Every year, every. single. summer. my heart aches a deep, sharp, searing pain for the children who are lost to a tragic accident that takes way too many. Usually by mid-May, news outlets have reported at least a handful of babies/toddler/children left or trapped in hot cars. Dead. By the time summer is in full swing, it’s too frequent to bear. This year is no exception.
I know this tragedy strikes me in a particularly vulnerable place because I’m certain it could happen to me. It takes one lapse of judgement, one day of non-routine, one morning of chaos and exhaustion. I don’t ever allow myself to think I’m above this. I don’t ever allow myself to think “I’m too good of a parent to let that happen to my babies.”
And that, I feel… I hope? Is my best defense against it. The way my stomach drops every time I even think of it, the way I live in fear of that one slip in memory on a warm day- I keep that emotion raw. I acknowledge it. I acknowledge that most of the parents who have been on the other side of this tragic mistake were just like me- loving, caring, human.
I take precautions. I keep my bag in the back of the car. I keep Lowell’s Orbit infant seat rotated to the side when he’s not in it. I make sure to always leave a door open to the car when there’s a child in it, even if I’m just stepping away for a moment to unlock the front door to the house for the older kids to walk in before I retrieve the napping baby.
It never feels like enough, though. I know a large part of this intense fear stems from my anxiety, but I won’t excuse myself for wanting to take all the extra steps I can. Except, what else can I do?
I’ve seen devices, like this Childminder SoftClip System. I spoke with the company at a conference in May. I have to say, it looks like a great system since it doesn’t require the caretaker to have a smartphone or turn anything on or off, but it’s battery operated, and obviously not fail-proof.
Recently, I learned of the Babeep, which is a random, audible reminder to check the back seat anytime you turn the car off. Seems like it could definitely be one extra step for parents who don’t tune out things like beeps and other noises, and who aren’t on their phone when they arrive at their destination. Again, not fail-proof.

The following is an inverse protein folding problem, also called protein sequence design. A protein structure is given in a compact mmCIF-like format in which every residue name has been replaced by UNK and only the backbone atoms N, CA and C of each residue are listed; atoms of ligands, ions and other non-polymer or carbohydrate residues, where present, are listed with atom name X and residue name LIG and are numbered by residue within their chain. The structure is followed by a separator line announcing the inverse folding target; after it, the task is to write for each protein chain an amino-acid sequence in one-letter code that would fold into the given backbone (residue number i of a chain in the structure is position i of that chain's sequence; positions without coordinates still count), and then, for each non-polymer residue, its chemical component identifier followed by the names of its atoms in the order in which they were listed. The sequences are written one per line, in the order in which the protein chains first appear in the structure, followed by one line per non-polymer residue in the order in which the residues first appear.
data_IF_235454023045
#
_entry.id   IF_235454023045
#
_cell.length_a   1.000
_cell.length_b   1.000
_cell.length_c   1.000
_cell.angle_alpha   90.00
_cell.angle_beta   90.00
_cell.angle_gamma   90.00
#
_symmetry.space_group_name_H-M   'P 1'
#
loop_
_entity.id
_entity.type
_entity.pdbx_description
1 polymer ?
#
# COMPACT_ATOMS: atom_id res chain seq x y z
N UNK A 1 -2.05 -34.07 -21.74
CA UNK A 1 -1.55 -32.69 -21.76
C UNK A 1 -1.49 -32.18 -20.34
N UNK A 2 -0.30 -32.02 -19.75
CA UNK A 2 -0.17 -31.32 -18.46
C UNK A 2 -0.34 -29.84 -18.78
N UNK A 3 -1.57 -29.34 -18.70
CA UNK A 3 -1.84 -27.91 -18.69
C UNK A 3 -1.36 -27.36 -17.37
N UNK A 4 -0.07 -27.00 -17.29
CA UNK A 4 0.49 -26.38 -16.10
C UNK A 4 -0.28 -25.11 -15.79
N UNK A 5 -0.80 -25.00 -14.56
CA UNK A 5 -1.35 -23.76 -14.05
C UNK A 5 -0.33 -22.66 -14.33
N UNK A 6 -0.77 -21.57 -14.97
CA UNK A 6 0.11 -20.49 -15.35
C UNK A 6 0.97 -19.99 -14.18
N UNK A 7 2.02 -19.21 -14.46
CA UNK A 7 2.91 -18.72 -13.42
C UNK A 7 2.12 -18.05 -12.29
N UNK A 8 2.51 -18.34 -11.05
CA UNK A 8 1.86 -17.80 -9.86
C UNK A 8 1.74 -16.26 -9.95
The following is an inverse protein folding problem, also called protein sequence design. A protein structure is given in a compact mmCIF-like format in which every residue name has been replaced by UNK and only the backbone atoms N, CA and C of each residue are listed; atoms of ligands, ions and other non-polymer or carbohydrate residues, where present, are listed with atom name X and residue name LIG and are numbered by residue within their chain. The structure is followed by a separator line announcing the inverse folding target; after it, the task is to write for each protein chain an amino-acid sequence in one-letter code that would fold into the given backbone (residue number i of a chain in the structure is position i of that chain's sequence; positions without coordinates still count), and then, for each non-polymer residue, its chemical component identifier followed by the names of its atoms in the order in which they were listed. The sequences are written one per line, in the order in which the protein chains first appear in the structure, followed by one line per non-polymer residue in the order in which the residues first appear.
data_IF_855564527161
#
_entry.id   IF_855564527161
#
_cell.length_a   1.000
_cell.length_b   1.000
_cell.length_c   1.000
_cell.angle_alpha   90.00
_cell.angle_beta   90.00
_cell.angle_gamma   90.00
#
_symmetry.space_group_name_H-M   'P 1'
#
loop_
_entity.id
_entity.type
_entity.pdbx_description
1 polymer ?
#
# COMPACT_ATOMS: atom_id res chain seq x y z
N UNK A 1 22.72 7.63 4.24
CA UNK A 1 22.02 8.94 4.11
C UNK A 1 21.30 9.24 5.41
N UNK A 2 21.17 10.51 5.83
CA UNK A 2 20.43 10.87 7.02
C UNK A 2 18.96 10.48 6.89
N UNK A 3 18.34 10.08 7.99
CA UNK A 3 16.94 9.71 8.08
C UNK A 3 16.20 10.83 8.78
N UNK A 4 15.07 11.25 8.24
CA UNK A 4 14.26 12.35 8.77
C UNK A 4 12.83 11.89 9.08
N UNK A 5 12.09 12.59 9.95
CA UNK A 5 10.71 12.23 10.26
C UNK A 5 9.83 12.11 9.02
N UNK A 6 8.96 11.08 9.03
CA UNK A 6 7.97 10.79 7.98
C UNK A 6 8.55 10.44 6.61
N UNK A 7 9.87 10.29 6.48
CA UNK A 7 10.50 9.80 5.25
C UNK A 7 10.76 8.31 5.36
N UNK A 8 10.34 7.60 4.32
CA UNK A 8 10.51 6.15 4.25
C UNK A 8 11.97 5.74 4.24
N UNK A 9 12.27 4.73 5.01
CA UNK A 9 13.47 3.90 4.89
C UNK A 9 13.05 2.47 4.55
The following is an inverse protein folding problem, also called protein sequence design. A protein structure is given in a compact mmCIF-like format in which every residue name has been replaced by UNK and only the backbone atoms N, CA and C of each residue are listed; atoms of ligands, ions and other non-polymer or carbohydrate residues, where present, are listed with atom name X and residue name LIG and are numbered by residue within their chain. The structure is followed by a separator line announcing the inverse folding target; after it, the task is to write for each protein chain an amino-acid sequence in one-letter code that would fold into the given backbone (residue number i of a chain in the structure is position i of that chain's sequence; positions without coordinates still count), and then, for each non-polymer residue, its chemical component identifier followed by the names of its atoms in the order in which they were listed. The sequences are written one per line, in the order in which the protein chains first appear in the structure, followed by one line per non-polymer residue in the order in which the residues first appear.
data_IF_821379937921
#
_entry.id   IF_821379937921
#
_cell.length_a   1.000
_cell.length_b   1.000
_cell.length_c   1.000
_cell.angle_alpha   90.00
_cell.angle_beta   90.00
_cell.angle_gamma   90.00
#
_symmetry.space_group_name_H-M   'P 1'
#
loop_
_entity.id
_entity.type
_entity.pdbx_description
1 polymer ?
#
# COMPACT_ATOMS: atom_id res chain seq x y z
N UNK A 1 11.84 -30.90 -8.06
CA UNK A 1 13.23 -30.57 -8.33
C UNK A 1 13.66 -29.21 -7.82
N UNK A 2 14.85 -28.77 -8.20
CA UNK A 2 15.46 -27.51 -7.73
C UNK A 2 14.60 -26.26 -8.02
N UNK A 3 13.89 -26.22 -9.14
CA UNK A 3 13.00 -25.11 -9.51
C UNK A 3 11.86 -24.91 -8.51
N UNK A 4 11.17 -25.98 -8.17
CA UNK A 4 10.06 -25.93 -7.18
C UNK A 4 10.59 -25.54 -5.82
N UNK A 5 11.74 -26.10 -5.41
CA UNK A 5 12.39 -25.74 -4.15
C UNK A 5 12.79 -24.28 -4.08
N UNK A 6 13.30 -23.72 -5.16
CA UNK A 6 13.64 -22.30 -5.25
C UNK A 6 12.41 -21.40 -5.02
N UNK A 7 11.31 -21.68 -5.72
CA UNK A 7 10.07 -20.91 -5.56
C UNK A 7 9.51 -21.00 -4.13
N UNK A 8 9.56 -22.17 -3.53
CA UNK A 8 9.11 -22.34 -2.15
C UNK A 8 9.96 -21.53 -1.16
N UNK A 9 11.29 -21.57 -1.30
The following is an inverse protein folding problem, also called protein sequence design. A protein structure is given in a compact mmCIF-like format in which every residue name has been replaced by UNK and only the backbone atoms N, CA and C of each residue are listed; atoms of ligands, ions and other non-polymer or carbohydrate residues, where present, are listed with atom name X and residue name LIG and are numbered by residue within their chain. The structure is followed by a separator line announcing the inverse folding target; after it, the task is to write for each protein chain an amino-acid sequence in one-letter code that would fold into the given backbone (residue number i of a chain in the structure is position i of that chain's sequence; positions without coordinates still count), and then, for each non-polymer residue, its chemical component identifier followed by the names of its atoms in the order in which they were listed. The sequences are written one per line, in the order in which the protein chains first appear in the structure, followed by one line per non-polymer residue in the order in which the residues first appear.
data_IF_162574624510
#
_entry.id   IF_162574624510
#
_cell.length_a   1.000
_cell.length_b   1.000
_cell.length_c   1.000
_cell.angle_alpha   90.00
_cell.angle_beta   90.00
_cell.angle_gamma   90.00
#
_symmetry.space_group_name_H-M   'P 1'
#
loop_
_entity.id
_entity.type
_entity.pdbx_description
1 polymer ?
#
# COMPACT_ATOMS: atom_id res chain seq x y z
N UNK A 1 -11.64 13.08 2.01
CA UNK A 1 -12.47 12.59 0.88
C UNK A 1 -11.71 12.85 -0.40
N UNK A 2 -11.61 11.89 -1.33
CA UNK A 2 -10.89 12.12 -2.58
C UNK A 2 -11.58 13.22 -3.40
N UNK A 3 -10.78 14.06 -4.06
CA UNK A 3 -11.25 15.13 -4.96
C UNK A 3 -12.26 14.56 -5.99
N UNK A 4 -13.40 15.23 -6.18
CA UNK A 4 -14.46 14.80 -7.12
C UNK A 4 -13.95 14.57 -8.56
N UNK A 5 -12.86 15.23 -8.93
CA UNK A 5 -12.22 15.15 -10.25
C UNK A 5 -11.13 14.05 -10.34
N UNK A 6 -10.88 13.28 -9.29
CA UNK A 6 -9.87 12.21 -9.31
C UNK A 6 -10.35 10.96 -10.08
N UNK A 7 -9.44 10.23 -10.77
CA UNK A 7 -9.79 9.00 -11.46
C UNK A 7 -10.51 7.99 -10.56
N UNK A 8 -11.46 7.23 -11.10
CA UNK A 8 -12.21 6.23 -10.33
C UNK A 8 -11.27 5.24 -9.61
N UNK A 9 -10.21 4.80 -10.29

That’s the thing, right? That nothing is fail-proof. Nothing, not the warning systems or the reminders on our phones, and certainly not our brains, are fail-proof.
Every year around this time, as the reports trickle in, and the news feeds fill with opinions and shock, the comments that “that parent is a monster” and “I would NEVER forget my baby in the car,” I’m compelled to share the link to the most profound piece of writing I’ve read since becoming a mother-
I first shared it back in 2010, and what I said then still holds true, so I’ll end with it.
THIS article, this heart
breakingdestroying story of so many parent’s grief and guilt, this tragic tale of loss and forgetfulness, is worth every single minute it will take you to read it from beginning to end. And do not skip from one point to the next. No, all these stories deserve to be heard and all these cautionary tales need to be told.
It is graphic, and it is so sad you will want to close your browser and be done with it all, to stick your fingers in your ears (or cover your eyes) and say “La, la, la…. not to me… never happen to me… puppies and rainbows and kittens!” But DON’T. It’s so easy to sit here and say, “I would NEVER forget my baby in the car,” but judgement doesn’t make you immune to accidents and temporary lapses in memory.